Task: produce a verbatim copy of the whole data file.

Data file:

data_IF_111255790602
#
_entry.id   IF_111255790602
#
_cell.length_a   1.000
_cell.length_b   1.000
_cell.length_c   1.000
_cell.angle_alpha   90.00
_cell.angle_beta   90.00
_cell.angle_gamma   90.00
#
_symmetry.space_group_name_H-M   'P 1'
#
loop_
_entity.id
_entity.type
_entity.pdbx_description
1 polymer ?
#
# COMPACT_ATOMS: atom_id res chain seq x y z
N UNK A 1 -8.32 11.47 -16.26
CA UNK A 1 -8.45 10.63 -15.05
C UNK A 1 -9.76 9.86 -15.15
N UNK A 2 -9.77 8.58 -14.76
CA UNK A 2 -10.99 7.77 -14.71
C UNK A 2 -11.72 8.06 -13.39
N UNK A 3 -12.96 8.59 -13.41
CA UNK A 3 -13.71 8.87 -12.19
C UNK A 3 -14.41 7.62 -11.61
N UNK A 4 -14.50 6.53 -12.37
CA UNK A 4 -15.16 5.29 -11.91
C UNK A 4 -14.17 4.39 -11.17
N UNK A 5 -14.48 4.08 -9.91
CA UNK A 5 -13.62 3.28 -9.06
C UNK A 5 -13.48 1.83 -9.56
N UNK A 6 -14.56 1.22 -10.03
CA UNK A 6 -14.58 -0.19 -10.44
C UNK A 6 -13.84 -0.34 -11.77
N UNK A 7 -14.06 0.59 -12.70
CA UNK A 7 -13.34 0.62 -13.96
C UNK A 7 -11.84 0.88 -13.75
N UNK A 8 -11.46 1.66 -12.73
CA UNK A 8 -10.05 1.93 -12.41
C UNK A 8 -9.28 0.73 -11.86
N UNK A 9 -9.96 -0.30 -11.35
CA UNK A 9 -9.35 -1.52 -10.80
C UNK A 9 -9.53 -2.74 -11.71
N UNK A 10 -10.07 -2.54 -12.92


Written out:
data_IF_111255790602
#
_entry.id   IF_111255790602
#
_cell.length_a   1.000
_cell.length_b   1.000
_cell.length_c   1.000
_cell.angle_alpha   90.00
_cell.angle_beta   90.00
_cell.angle_gamma   90.00
#
_symmetry.space_group_name_H-M   'P 1'
#
loop_
_entity.id
_entity.type
_entity.pdbx_description
1 polymer ?
#
# COMPACT_ATOMS: atom_id res chain seq x y z
N UNK A 1 -8.32 11.47 -16.26
CA UNK A 1 -8.45 10.63 -15.05
C UNK A 1 -9.76 9.86 -15.15
N UNK A 2 -9.77 8.58 -14.76
CA UNK A 2 -10.99 7.77 -14.71
C UNK A 2 -11.72 8.06 -13.39
N UNK A 3 -12.96 8.59 -13.41
CA UNK A 3 -13.71 8.87 -12.19
C UNK A 3 -14.41 7.62 -11.61
N UNK A 4 -14.50 6.53 -12.37
CA UNK A 4 -15.16 5.29 -11.91
C UNK A 4 -14.17 4.39 -11.17
N UNK A 5 -14.48 4.08 -9.91
CA UNK A 5 -13.62 3.28 -9.06
C UNK A 5 -13.48 1.83 -9.56
N UNK A 6 -14.56 1.22 -10.03
CA UNK A 6 -14.58 -0.19 -10.44
C UNK A 6 -13.84 -0.34 -11.77
N UNK A 7 -14.06 0.59 -12.70
CA UNK A 7 -13.34 0.62 -13.96
C UNK A 7 -11.84 0.88 -13.75
N UNK A 8 -11.46 1.66 -12.73
CA UNK A 8 -10.05 1.93 -12.41
C UNK A 8 -9.28 0.73 -11.86
N UNK A 9 -9.96 -0.30 -11.35
CA UNK A 9 -9.35 -1.52 -10.80
C UNK A 9 -9.53 -2.74 -11.71
N UNK A 10 -10.07 -2.54 -12.92